The project captures and transports noise pollution from Dubai into mechanical sound and melody within the installation. Based on input from a loudness sensor, an acceptable amount of noise will create a continuous sound through one device while an unacceptable amount of noise will create a rhythm through the other device. Based on the input data, the sound is created by a motorized rotating pin that scrapes against the material of the table which helps to accentuate the sound being created. The different sounds will overlap to create a melody.

Noise pollution is a danger to human health but is often disregarded due to lack of awareness. It is defined as “regular exposure to elevated sound levels that may lead to adverse effects in humans or other living organisms.” and has been known to induce hypertension, hearing loss, dementia, cardiovascular dysfunction, psychological dysfunction, as well as affect sleep and child development.

The danger and intensity of noise/sound can be measured in dB (decibels), which is the intensity. According the World Health Organisation, when sounds are below the level of 70 dB, they can be considered safe for most living organisms regardless of length of exposure. However when the level is above 85 dB constantly for over 8 hours this can be dangerous.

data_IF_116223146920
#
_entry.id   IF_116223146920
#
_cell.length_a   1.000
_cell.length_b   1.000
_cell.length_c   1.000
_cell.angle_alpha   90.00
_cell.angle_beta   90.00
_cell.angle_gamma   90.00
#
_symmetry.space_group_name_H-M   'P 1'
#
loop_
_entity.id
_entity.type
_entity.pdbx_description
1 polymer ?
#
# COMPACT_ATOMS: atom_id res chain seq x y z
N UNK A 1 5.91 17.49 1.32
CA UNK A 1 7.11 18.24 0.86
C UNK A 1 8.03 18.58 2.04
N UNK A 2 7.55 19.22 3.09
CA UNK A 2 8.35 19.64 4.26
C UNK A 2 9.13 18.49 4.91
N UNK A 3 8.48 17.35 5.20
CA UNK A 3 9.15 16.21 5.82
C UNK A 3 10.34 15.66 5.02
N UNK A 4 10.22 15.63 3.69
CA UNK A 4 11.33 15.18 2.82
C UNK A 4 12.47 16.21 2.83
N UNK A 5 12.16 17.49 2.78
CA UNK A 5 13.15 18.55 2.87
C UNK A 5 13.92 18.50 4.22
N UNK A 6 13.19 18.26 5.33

The 2020 COVID-induced global lockdown has introduced a new challenge where many are forced to work from home. This study aims to document the types of noise levels that come with working at home, and the danger they may or may not bring.

The data output representation is very important, and therefore translating the audio threshold signals into melody is a great way to sonically visualize noise pollution. The noise input uses a loudness sensor connected to an ESP32-WROOM-32 board, while the receiver is an M5Stack connected to motors. The signals are transferred over WiFi between the ESP32 board and the M5Stack using Arduino. The time update between readings is 2000ms, and the minimum/maximum values of the sensor is 0-100, with a threshold of 85.

The mini symphony will be dictated by the threshold of dangerous noise as defined by the World Health Organization, which is 85 dB. Two metal rods connected to motors will spin, one against a metal plate, and the other on the wooden base, creating different sounds. The first rod will spin when the noise input is between 0-85 dB, and once the noise reaches the threshold of 85 dB, it will activate the second metal rod to spin which will alter the melody.



TUMULTUM is a project of IAAC, Institute for Advanced Architecture of Catalonia developed at the Master in Advanced Architecture in 2020/2021 by

Student: Faisal U-K, Michelle Bezik, Matvei Genne

Faculty: Angel Munoz, Christian Rizzuti